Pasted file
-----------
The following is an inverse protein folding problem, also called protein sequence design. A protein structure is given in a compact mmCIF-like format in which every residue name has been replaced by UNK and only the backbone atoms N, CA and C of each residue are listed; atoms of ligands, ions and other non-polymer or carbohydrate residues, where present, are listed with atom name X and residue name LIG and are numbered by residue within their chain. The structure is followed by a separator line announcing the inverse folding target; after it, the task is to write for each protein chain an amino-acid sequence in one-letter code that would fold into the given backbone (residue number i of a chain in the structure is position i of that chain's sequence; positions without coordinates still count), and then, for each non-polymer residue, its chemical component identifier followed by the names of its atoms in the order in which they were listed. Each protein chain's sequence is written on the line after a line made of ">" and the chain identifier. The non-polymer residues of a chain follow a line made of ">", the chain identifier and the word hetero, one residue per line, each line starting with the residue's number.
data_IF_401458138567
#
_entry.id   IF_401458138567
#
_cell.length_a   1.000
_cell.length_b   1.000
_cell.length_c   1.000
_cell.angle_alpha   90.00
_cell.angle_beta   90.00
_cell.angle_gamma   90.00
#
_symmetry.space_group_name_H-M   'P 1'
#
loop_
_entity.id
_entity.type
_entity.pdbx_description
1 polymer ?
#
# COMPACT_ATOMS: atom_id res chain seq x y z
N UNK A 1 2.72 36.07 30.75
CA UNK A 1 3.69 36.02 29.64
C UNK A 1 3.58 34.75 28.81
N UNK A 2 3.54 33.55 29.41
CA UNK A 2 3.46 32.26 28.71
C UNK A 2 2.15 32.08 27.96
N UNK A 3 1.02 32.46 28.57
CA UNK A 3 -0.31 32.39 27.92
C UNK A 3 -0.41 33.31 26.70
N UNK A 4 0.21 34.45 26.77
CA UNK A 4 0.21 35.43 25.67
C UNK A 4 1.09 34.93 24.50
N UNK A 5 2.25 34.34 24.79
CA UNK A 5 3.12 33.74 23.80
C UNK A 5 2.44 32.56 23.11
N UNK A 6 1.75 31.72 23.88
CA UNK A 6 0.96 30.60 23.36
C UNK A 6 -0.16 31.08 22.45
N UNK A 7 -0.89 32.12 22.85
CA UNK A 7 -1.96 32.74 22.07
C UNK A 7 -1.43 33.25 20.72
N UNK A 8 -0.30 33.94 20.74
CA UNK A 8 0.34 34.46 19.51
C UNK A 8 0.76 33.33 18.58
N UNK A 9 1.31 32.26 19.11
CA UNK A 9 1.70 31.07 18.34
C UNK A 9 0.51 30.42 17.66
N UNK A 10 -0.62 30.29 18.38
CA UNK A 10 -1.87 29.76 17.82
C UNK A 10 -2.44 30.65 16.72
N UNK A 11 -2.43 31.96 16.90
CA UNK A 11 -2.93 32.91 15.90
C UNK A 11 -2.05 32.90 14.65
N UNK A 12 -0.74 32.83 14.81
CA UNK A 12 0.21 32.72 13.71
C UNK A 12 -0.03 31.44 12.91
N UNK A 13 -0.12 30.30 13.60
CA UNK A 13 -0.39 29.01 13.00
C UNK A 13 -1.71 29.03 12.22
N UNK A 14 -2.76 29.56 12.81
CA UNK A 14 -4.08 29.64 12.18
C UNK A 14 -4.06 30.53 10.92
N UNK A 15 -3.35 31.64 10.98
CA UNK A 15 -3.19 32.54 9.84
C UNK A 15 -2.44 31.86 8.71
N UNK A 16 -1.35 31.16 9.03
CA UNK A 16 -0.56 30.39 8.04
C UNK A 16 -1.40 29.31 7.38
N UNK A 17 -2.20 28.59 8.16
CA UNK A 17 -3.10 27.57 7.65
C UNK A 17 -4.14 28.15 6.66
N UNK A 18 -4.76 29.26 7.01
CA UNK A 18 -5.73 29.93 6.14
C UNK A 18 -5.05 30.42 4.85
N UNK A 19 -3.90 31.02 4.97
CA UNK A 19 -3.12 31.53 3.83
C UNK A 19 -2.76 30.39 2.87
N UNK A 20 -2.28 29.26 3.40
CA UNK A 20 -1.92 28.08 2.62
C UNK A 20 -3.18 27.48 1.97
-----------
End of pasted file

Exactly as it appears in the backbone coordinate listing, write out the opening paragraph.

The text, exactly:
The following is an inverse protein folding problem, also called protein sequence design. A protein structure is given in a compact mmCIF-like format in which every residue name has been replaced by UNK and only the backbone atoms N, CA and C of each residue are listed; atoms of ligands, ions and other non-polymer or carbohydrate residues, where present, are listed with atom name X and residue name LIG and are numbered by residue within their chain. The structure is followed by a separator line announcing the inverse folding target; after it, the task is to write for each protein chain an amino-acid sequence in one-letter code that would fold into the given backbone (residue number i of a chain in the structure is position i of that chain's sequence; positions without coordinates still count), and then, for each non-polymer residue, its chemical component identifier followed by the names of its atoms in the order in which they were listed. Each protein chain's sequence is written on the line after a line made of ">" and the chain identifier. The non-polymer residues of a chain follow a line made of ">", the chain identifier and the word hetero, one residue per line, each line starting with the residue's number.